The Ipplepen project

About the research

Ipplepen, near Newton Abbot in Devon, is a multi-period site whose use extended from late prehistory through to the early medieval period. It was discovered by metal detectorists (Dennis Hewings and Jim Wills) who reported their discoveries to the Portable Antiquities Scheme (run by the British Museum) who contacted the County Archaeologist. Since 2010 the University of Exeter, the PAS/British Museum, Devon County Council, and Cotswold Archaeology have embarked upon a programme of survey and excavation that aimed to explore the nature of the site. Following a geophysical survey, a series of excavations have investigated different elements of the site including Middle-Late Iron Age occupation, a Romano-British road, settlement, and field system, and early medieval occupation and cemetery.

Project aims

Overall, the aims of the Ipplepen project are:

  1. to understand the character of the site at Ipplepen and hence the context of the large and unusual assemblage of metalwork reported to the Portable Antiquities Scheme.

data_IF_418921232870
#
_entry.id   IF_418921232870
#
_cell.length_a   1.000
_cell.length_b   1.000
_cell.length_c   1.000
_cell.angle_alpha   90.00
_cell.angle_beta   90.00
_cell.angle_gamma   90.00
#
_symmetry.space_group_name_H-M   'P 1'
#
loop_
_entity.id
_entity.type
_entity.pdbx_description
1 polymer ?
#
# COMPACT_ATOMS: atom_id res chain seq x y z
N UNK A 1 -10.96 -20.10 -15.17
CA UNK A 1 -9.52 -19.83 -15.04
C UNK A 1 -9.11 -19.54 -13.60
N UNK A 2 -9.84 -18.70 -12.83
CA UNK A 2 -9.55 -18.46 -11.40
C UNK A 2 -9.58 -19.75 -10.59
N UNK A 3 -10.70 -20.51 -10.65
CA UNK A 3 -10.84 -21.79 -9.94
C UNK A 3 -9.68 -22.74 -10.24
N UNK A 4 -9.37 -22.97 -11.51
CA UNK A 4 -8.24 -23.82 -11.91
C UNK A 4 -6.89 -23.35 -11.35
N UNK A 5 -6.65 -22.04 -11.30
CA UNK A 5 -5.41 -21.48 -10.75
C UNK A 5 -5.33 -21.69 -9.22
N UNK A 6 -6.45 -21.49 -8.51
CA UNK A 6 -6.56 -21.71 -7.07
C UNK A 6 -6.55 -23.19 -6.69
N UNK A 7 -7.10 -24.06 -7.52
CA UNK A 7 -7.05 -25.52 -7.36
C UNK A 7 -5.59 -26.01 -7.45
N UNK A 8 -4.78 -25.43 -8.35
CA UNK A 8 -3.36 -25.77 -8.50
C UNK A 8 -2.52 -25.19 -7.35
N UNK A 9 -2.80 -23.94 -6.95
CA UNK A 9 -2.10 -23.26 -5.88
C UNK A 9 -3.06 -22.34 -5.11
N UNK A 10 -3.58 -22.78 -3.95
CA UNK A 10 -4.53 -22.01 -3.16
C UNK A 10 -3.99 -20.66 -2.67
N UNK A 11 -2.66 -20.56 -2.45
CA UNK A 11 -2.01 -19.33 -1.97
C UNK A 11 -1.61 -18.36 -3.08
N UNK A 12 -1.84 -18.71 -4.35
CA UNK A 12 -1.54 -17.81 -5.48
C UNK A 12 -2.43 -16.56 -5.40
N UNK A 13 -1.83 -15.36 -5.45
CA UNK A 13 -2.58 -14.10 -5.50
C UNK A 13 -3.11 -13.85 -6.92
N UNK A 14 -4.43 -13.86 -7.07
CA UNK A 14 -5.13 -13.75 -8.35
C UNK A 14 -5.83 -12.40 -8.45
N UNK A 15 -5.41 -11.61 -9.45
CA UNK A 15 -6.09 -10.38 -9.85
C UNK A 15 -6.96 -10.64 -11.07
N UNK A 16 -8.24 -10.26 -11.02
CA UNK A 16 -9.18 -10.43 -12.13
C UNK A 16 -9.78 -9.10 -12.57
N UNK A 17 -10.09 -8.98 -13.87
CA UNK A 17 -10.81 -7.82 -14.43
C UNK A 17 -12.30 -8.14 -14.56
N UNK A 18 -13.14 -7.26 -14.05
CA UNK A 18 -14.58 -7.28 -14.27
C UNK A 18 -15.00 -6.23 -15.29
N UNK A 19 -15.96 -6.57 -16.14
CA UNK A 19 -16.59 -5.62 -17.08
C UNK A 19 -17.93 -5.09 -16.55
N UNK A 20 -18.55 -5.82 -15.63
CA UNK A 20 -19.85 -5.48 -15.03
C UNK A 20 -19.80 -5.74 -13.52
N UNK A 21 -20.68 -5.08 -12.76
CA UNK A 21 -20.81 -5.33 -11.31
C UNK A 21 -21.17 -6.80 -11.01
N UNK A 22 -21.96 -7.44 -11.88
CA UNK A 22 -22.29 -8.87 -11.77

2. to use Ipplepen as a case-study of how late prehistoric, Romano-British and early medieval communities exploited the Devon landscape
  3. to understand the origins of today’s historic landscape (the existing patterns of fields, roads and settlements)


The Ipplepen Project receives financial support from the University of Exeter, the Heritage Lottery Fund, British Museum, Portable Antiquities Scheme, Devon County Council, Teignbridge District Council, Roman Research Trust, Association for Roman Archaeology, and the Robinson Trust. Additional support includes a bequest by the late Mick Aston who was an Honorary Visiting Professor at the University. A fundraising appeal has also been launched – please find more information about the Ipplepen Excavation Appeal on our donate page.

Places on the dig

The project is the major training excavation for first year University of Exeter Students but, thanks to the support of the Heritage Lottery Fund, we also offer  places for members of the local community as part of the Understanding Landscapes project.


Details of the Roman coin finds from Ipplepen are available on the Portable Antiquities Scheme website.